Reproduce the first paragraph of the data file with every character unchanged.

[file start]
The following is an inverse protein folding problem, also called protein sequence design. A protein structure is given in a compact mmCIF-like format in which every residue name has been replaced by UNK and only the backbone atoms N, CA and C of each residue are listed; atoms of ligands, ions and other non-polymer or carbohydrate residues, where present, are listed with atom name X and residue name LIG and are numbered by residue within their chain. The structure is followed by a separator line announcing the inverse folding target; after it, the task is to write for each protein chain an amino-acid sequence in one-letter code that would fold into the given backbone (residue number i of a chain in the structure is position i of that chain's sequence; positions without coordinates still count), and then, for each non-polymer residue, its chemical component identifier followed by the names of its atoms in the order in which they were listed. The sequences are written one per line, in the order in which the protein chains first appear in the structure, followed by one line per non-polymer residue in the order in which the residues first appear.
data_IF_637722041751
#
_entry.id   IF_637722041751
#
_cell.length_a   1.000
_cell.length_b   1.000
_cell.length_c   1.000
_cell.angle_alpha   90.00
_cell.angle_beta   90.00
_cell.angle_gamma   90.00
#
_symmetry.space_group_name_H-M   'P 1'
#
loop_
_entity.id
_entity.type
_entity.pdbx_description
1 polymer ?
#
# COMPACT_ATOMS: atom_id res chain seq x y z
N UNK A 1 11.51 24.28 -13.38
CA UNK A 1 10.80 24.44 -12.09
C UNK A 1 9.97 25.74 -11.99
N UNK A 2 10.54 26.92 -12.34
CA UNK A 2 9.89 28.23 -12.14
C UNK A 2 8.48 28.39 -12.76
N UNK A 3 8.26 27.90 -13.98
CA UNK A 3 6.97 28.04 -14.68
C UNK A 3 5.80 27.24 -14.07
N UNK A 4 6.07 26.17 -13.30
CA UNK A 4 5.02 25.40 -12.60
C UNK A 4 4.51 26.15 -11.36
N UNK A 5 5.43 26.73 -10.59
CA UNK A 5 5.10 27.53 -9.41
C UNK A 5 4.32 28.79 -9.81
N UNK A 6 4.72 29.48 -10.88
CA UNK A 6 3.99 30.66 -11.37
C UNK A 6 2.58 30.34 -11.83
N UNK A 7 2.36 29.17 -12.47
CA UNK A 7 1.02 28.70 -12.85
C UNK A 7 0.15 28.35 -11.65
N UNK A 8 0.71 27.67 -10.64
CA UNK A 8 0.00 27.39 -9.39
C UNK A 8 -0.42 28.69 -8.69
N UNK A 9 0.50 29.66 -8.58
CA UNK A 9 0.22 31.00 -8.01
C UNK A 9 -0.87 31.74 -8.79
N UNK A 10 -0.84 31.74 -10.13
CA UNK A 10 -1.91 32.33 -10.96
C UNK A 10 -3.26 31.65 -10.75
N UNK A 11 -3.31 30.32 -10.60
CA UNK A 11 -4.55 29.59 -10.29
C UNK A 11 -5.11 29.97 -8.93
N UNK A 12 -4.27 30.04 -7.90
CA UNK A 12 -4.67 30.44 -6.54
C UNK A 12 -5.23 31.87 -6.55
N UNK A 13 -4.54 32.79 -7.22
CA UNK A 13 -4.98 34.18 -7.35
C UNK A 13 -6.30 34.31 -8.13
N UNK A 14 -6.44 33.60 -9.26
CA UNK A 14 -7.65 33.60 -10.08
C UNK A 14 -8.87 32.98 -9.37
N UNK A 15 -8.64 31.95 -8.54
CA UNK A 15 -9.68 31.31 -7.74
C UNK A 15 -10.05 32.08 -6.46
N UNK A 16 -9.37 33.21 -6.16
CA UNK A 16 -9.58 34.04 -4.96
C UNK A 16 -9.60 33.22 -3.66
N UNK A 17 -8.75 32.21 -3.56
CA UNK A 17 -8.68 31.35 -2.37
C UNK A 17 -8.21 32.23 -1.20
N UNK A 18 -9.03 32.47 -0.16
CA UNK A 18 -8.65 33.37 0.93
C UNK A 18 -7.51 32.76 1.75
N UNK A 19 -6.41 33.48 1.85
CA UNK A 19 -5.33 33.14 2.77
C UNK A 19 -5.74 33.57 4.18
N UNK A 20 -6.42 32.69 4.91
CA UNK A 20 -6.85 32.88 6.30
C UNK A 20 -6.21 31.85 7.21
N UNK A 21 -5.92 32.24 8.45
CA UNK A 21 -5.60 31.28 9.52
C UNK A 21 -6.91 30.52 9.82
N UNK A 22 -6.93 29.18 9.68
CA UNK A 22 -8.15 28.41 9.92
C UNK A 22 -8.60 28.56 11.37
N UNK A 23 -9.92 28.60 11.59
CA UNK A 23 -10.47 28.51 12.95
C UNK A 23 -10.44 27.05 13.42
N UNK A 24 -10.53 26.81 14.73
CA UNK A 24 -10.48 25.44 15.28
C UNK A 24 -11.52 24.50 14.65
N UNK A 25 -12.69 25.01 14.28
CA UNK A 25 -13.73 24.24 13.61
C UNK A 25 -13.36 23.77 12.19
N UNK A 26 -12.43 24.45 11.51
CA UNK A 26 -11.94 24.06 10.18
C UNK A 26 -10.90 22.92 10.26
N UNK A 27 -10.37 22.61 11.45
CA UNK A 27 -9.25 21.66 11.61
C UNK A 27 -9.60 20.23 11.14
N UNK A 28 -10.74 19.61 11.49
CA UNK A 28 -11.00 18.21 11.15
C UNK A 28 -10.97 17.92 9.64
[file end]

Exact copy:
The following is an inverse protein folding problem, also called protein sequence design. A protein structure is given in a compact mmCIF-like format in which every residue name has been replaced by UNK and only the backbone atoms N, CA and C of each residue are listed; atoms of ligands, ions and other non-polymer or carbohydrate residues, where present, are listed with atom name X and residue name LIG and are numbered by residue within their chain. The structure is followed by a separator line announcing the inverse folding target; after it, the task is to write for each protein chain an amino-acid sequence in one-letter code that would fold into the given backbone (residue number i of a chain in the structure is position i of that chain's sequence; positions without coordinates still count), and then, for each non-polymer residue, its chemical component identifier followed by the names of its atoms in the order in which they were listed. The sequences are written one per line, in the order in which the protein chains first appear in the structure, followed by one line per non-polymer residue in the order in which the residues first appear.